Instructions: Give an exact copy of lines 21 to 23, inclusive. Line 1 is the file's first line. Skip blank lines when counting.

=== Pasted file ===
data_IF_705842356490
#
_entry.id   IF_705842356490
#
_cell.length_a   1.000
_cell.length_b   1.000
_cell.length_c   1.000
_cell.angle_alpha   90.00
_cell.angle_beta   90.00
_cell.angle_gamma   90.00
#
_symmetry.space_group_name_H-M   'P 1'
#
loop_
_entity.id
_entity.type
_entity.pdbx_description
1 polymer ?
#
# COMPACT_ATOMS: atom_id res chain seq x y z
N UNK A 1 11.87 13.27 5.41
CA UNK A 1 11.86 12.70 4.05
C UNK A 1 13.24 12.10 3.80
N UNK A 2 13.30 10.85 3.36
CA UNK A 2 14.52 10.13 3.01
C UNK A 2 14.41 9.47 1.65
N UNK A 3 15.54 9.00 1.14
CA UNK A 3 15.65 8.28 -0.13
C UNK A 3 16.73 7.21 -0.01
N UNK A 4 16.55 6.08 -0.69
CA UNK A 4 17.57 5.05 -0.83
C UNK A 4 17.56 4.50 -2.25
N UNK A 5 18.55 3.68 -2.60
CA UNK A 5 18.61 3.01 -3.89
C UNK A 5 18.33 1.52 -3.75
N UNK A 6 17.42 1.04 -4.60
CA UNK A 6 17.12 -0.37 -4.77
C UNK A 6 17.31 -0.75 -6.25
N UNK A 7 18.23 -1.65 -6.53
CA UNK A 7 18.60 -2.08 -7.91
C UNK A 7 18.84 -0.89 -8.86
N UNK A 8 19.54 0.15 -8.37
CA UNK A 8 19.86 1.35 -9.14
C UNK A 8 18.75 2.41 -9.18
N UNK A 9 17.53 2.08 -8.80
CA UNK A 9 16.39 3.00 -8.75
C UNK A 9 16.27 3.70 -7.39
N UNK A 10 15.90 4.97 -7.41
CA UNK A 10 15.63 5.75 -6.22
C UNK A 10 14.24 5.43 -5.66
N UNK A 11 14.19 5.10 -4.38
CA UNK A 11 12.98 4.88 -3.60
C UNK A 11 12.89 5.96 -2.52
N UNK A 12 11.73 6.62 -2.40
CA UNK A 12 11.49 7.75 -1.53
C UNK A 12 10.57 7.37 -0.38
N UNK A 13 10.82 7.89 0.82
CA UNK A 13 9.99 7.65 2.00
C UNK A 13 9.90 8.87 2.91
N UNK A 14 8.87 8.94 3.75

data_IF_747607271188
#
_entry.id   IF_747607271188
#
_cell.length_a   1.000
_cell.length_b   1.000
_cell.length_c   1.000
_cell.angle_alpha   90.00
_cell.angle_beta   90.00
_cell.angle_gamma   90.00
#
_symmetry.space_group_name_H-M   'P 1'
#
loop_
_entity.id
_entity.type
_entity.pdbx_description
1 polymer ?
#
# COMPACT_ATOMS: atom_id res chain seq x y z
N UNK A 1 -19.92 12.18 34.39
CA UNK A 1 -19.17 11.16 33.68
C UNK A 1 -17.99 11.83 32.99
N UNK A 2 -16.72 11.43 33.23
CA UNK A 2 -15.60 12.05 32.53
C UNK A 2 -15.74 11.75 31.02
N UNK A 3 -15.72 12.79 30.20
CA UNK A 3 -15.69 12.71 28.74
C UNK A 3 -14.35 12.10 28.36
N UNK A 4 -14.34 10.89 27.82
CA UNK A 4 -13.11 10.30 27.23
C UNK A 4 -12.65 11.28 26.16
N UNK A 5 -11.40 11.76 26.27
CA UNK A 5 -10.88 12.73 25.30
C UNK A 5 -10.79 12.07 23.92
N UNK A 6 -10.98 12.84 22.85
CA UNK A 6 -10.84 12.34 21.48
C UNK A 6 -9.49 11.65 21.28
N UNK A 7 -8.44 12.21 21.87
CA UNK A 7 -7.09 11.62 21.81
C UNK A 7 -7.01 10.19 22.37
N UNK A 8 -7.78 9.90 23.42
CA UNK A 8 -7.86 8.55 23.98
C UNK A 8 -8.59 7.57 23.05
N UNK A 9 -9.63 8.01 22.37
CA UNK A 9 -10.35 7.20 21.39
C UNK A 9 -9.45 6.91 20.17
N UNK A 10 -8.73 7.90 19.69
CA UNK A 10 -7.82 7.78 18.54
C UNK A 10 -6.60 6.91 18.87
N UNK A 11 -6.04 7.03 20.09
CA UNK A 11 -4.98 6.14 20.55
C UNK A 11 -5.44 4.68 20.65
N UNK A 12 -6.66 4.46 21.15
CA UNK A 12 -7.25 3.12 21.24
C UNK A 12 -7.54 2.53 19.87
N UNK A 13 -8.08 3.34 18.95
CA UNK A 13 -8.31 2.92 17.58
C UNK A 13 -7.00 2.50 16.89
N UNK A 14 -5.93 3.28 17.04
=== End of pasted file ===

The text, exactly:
N UNK A 1 11.87 13.27 5.41
CA UNK A 1 11.86 12.70 4.05
C UNK A 1 13.24 12.10 3.80